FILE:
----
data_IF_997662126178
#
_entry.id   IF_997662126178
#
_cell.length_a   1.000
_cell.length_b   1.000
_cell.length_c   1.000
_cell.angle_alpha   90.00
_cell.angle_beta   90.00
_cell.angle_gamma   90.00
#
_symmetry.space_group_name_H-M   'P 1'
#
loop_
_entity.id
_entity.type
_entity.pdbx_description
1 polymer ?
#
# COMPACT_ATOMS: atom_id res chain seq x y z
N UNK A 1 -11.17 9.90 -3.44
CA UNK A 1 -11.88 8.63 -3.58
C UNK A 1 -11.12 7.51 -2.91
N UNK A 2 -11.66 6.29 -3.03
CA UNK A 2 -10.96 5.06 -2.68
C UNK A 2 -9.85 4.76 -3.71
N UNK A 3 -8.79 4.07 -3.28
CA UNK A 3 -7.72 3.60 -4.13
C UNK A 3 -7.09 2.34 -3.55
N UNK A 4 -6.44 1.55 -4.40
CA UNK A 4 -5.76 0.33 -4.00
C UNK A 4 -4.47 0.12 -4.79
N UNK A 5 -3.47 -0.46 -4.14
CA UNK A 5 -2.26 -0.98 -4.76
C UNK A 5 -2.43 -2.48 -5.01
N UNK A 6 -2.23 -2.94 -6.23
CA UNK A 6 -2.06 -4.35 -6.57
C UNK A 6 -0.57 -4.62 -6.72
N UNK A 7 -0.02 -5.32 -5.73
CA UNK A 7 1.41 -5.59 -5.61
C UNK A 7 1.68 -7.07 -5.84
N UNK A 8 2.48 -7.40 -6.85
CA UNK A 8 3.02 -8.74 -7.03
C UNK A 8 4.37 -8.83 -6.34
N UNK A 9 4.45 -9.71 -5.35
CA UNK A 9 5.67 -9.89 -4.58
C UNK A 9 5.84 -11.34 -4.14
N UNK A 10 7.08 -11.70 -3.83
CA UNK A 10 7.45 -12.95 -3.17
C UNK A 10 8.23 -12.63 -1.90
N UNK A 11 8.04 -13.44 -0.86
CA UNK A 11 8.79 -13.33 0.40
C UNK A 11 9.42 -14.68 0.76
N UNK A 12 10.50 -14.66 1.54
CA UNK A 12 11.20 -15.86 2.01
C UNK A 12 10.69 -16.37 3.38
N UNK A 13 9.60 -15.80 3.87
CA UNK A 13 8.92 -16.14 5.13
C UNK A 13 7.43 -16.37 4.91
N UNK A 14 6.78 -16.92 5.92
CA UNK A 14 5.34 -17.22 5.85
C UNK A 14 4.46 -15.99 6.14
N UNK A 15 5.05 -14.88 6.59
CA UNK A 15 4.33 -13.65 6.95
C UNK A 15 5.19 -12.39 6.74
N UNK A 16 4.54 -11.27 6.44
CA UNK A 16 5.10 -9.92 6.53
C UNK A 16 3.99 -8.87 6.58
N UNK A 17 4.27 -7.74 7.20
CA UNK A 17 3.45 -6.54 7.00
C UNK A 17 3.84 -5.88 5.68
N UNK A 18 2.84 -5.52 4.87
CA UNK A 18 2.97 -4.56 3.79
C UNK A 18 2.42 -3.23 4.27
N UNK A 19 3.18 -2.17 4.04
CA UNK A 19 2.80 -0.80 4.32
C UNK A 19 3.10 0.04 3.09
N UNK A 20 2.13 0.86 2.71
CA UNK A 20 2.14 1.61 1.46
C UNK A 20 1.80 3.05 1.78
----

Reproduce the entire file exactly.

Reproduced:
data_IF_997662126178
#
_entry.id   IF_997662126178
#
_cell.length_a   1.000
_cell.length_b   1.000
_cell.length_c   1.000
_cell.angle_alpha   90.00
_cell.angle_beta   90.00
_cell.angle_gamma   90.00
#
_symmetry.space_group_name_H-M   'P 1'
#
loop_
_entity.id
_entity.type
_entity.pdbx_description
1 polymer ?
#
# COMPACT_ATOMS: atom_id res chain seq x y z
N UNK A 1 -11.17 9.90 -3.44
CA UNK A 1 -11.88 8.63 -3.58
C UNK A 1 -11.12 7.51 -2.91
N UNK A 2 -11.66 6.29 -3.03
CA UNK A 2 -10.96 5.06 -2.68
C UNK A 2 -9.85 4.76 -3.71
N UNK A 3 -8.79 4.07 -3.28
CA UNK A 3 -7.72 3.60 -4.13
C UNK A 3 -7.09 2.34 -3.55
N UNK A 4 -6.44 1.55 -4.40
CA UNK A 4 -5.76 0.33 -4.00
C UNK A 4 -4.47 0.12 -4.79
N UNK A 5 -3.47 -0.46 -4.14
CA UNK A 5 -2.26 -0.98 -4.76
C UNK A 5 -2.43 -2.48 -5.01
N UNK A 6 -2.23 -2.94 -6.23
CA UNK A 6 -2.06 -4.35 -6.57
C UNK A 6 -0.57 -4.62 -6.72
N UNK A 7 -0.02 -5.32 -5.73
CA UNK A 7 1.41 -5.59 -5.61
C UNK A 7 1.68 -7.07 -5.84
N UNK A 8 2.48 -7.40 -6.85
CA UNK A 8 3.02 -8.74 -7.03
C UNK A 8 4.37 -8.83 -6.34
N UNK A 9 4.45 -9.71 -5.35
CA UNK A 9 5.67 -9.89 -4.58
C UNK A 9 5.84 -11.34 -4.14
N UNK A 10 7.08 -11.70 -3.83
CA UNK A 10 7.45 -12.95 -3.17
C UNK A 10 8.23 -12.63 -1.90
N UNK A 11 8.04 -13.44 -0.86
CA UNK A 11 8.79 -13.33 0.40
C UNK A 11 9.42 -14.68 0.76
N UNK A 12 10.50 -14.66 1.54
CA UNK A 12 11.20 -15.86 2.01
C UNK A 12 10.69 -16.37 3.38
N UNK A 13 9.60 -15.80 3.87
CA UNK A 13 8.92 -16.14 5.13
C UNK A 13 7.43 -16.37 4.91
N UNK A 14 6.78 -16.92 5.92
CA UNK A 14 5.34 -17.22 5.85
C UNK A 14 4.46 -15.99 6.14
N UNK A 15 5.05 -14.88 6.59
CA UNK A 15 4.33 -13.65 6.95
C UNK A 15 5.19 -12.39 6.74
N UNK A 16 4.54 -11.27 6.44
CA UNK A 16 5.10 -9.92 6.53
C UNK A 16 3.99 -8.87 6.58
N UNK A 17 4.27 -7.74 7.20
CA UNK A 17 3.45 -6.54 7.00
C UNK A 17 3.84 -5.88 5.68
N UNK A 18 2.84 -5.52 4.87
CA UNK A 18 2.97 -4.56 3.79
C UNK A 18 2.42 -3.23 4.27
N UNK A 19 3.18 -2.17 4.04
CA UNK A 19 2.80 -0.80 4.32
C UNK A 19 3.10 0.04 3.09
N UNK A 20 2.13 0.86 2.71
CA UNK A 20 2.14 1.61 1.46
C UNK A 20 1.80 3.05 1.78